LITHUANIAN QUARTERLY JOURNAL OF ARTS AND SCIENCES
Volume 27, No.3 - Fall 1981
Editor of this issue: Saulius Sužiėdelis
Copyright © 1981 LITUANUS Foundation, Inc.
Editor's note: The following selection is taken from the English edition of Lygiosios trunka akimirką. The novel concerns the fate of the Lipman family in the Vilnius ghetto during the German occupation
It was a hard shelter to find and get into. You had to go through one cellar, lift a large brick up from the floor, and then walk hunched over through a round cave, turn to the right, then go straight, open a door plastered with clay, and finally step into the shelter. It was a well-appointed room, but it had no windows. An electric light shone. A ventilator hummed continuously. A radio stood on the small table.
Two brothers had dug that shelter. In it they hid their paralyzed mother and the radio receiver, which each day broadcast the announcements of the Soviet Bureau of Information. The old woman's legs were paralyzed, but her hands could perform any sort of task. She lay on a mattress and wrote down the announcements from the Soviet Bureau of Information. The radio was always on and was always tuned to the same station.
They brought Liza to this shelter yesterday. She cried out that she didn't want to go, but they covered her mouth and brought her into the shelter. She had to live here with the old woman and with her write down the announcements broadcast by the Bureau of Information.
Of course, neither yesterday nor today did Liza pick up a piece of paper and a pencil. She didn't hear what the radio was saying and didn't see what was going on around her. She was often lost in thought like that, as if she had forgotten that she was not in there alone. In her eyes gleamed only one shining thing, the electric lamp, and in her ears echoed only the monotonous ventilator.
Liza was still very young. She was a girl, a child. But her breasts were not like those of a girl. Liza's breasts were large, tore her shirt, were swollen with milk and as ripe as mature fruit.
There, in the hospital, having pressed her whole body down on the pillow, Rachel had said to Liza, "You stare with your large eyes and understand nothing. Give me your child. Give him to me quickly."
And Liza gave Rachel that swaddled living lump.
"Now go," Rachel said. "Go around my bed and climb out the window. But do it quietly, so they don't see you. Then run to the house next door and they'll hide you. You have to hide."
Without thinking, Liza did what Rachel told her to do and did not think about what Rachel would do when she was alone.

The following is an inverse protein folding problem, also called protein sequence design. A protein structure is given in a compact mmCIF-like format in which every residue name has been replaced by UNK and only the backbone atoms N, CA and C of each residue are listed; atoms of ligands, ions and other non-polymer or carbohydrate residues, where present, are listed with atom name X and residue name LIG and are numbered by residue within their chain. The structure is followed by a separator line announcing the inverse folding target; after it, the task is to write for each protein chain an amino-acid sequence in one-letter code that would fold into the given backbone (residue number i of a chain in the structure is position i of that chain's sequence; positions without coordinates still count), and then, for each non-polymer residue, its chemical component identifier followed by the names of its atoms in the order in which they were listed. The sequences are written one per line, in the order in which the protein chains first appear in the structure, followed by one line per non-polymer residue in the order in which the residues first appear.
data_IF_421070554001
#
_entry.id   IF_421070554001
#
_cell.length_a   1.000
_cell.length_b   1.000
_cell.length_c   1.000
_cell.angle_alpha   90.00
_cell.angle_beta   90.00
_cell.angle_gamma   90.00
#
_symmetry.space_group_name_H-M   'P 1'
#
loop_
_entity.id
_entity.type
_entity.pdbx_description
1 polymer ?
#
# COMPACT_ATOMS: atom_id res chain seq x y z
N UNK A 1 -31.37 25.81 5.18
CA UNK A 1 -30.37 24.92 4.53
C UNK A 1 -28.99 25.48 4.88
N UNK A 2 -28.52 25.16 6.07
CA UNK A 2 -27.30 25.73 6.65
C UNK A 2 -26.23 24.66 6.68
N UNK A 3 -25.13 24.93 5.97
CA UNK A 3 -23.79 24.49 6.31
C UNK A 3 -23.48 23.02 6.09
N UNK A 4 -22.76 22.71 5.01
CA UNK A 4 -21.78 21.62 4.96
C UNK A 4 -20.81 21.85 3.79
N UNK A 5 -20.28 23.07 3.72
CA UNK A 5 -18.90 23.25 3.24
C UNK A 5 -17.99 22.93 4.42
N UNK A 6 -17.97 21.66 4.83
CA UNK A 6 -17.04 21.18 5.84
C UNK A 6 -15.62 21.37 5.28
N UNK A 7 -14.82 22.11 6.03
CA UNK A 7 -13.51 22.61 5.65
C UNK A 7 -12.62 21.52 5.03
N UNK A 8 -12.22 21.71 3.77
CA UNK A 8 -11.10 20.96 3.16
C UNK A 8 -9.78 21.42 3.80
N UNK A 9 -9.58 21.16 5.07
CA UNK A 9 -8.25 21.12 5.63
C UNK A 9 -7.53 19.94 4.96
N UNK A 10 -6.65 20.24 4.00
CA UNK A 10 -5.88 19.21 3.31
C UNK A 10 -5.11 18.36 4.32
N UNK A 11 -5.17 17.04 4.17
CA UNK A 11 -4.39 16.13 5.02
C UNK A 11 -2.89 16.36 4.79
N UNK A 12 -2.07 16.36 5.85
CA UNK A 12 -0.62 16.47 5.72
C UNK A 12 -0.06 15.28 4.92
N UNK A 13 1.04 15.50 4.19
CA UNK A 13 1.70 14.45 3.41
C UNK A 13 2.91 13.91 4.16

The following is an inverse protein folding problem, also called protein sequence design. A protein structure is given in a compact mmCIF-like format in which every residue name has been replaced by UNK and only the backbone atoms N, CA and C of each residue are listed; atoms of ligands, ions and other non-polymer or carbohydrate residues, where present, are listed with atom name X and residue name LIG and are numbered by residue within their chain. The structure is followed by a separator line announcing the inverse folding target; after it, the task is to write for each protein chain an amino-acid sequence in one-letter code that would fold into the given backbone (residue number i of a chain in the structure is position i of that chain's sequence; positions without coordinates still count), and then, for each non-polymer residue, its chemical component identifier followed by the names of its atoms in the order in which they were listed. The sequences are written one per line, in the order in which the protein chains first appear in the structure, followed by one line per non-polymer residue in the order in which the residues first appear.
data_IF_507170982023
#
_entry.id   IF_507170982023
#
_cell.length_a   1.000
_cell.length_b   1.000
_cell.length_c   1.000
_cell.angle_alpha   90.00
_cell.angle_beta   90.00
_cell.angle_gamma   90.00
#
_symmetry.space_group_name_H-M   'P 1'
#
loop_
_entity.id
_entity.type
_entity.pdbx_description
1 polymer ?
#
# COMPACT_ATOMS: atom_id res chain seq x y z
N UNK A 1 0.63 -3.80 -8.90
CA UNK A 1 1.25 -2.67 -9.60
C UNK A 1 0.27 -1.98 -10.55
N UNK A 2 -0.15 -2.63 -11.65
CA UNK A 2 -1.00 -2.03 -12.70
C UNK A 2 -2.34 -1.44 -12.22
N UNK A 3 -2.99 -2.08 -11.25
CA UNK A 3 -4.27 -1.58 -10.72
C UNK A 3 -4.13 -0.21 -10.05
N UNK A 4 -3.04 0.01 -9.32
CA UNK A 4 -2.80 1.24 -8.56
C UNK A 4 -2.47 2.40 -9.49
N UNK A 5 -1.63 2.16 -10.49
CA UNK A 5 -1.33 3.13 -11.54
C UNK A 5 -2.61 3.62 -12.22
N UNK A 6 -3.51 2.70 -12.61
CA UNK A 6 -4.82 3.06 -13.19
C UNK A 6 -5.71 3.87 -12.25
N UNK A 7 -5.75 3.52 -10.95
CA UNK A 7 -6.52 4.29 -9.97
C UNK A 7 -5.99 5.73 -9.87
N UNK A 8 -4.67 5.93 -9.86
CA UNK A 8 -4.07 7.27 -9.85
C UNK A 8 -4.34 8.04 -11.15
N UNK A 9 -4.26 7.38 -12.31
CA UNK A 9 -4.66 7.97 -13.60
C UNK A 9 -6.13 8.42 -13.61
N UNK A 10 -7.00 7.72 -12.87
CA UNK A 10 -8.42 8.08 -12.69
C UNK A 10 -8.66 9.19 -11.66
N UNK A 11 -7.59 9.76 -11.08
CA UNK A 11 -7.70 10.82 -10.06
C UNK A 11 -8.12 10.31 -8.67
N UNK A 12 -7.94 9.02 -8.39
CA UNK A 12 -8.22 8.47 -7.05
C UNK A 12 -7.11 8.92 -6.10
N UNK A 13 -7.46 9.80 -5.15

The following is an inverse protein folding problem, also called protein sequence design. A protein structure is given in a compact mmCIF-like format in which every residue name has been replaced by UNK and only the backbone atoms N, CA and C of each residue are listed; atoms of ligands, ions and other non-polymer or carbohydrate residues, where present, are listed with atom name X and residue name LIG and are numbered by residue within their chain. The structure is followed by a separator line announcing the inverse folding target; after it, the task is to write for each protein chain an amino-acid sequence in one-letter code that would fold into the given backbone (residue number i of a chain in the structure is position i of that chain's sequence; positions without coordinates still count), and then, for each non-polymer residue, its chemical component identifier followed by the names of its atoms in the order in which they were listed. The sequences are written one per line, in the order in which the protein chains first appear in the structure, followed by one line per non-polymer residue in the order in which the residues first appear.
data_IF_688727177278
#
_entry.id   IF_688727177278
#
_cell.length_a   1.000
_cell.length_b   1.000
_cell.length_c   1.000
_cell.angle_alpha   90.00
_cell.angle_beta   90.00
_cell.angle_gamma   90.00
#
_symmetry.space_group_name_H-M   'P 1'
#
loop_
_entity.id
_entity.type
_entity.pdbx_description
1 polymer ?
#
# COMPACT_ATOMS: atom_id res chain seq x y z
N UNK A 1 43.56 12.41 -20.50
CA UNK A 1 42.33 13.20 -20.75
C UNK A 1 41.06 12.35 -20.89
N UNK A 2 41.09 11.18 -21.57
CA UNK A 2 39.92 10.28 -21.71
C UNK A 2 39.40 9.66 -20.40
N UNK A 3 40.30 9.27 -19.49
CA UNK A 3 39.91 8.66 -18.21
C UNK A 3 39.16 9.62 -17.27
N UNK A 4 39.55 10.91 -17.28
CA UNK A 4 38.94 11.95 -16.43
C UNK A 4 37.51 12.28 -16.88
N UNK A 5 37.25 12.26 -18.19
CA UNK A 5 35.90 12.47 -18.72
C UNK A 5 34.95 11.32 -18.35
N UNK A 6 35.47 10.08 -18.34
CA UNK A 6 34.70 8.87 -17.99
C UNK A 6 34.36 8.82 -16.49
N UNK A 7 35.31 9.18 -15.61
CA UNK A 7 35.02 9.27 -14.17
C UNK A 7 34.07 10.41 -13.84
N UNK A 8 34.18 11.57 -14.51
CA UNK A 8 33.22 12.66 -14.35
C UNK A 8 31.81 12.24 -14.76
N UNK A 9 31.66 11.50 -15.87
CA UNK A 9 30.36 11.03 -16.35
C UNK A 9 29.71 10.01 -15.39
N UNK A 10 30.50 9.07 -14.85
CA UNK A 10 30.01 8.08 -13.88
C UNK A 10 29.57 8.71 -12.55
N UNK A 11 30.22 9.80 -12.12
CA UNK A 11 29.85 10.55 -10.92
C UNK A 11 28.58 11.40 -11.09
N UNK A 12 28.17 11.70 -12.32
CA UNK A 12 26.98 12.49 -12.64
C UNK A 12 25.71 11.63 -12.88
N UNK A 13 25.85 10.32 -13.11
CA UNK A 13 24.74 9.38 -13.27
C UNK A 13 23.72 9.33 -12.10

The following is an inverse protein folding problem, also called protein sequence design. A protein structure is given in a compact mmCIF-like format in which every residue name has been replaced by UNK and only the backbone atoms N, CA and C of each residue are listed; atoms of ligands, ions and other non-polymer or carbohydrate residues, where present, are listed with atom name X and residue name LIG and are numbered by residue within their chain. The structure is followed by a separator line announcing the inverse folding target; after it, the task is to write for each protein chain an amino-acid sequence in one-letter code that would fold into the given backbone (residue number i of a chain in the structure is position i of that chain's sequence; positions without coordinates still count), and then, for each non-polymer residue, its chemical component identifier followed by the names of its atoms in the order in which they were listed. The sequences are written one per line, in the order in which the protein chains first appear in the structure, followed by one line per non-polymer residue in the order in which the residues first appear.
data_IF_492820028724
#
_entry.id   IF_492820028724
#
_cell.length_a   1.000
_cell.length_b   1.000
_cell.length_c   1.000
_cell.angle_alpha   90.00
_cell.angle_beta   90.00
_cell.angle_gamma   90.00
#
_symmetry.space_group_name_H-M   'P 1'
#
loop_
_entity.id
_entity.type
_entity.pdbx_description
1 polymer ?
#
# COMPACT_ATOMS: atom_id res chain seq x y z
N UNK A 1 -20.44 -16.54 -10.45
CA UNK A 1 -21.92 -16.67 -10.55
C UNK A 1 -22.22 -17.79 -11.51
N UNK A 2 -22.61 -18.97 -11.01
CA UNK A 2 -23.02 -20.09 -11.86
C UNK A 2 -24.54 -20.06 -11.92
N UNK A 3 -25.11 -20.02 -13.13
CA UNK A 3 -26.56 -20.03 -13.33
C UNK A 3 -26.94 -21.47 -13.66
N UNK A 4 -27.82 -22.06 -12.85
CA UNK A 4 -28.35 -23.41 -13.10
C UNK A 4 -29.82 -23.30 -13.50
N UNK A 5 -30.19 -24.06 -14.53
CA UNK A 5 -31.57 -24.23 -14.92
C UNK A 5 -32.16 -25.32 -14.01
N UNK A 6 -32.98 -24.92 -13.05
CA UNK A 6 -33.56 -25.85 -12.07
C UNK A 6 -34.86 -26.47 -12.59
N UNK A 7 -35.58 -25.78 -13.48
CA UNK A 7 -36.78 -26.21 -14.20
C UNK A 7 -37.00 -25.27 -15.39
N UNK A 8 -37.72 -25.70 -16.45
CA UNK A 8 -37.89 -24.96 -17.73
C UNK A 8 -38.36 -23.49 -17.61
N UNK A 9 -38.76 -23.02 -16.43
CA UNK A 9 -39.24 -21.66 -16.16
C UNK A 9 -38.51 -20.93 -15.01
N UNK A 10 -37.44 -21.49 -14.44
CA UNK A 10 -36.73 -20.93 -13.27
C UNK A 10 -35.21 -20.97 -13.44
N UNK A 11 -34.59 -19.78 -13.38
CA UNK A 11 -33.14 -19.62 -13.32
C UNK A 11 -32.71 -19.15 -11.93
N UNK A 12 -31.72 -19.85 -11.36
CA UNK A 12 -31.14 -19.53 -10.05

She climbed out through the window and ran to the neighboring house. She told them something, she didn't remember now what it was, and then they took her to this shelter. They took her and covered her mouth so she wouldn't scream.
They made one more bed in the shelter.
On it Liza now sat and saw the monotonously shining electric lamp and heard the monotonously humming ventilator.
"I can't live like this," she said, grasping her breasts with her hands, breasts that were swollen and tore her shirt. "I can't live like this. All night I dreamed that he was sucking me. Now the milk dribbles and dribbles. My clothes are wet, and I'm all wet."
"Come closer," the old woman said, "and give me a towel. I'll bind you, and you'll feel better."
"No, no! I'm afraid," Liza said. "I'll still think that he's sucking me, and the milk will flow even faster and will never stop."
"Come here I'll help you," the old woman said.
But Liza did not go. She sat on her mattress and pressed her breasts with her hands.
The old woman was silent. Her legs were paralyzed, and there was nothing else she could do. She could only write down the announcements made by the Soviet Bureau of Information because her hands were free, and with her hands she could do whatever she wanted.
"I'll never be able to look at children, strangers' or ours," Liza said. "I find them disgusting, and I can't even think about them. If only my milk wouldn't run ... If only my breasts weren't so swollen . . ."
The old woman nodded but said nothing.
Meanwhile, in the city, there where there was no ghetto fence, in the large square, hung three people: two adults and one young girl. They were attorney Jonas Klimas, his wife, Ona, and Taibalė Lipman. Taibalė was Abraham Lipman's last daughter. She was the youngest in the family, only nine years old.
This was the second day they had hung there, but no one was allowed to cut them down. To the clothes of Jonas and Ona Klimas were attached large signs, and the poles from which they hung with those signs looked like Orthodox crosses. On the signs were written in Lithuanian and in German: THEY HARBORED A JEW.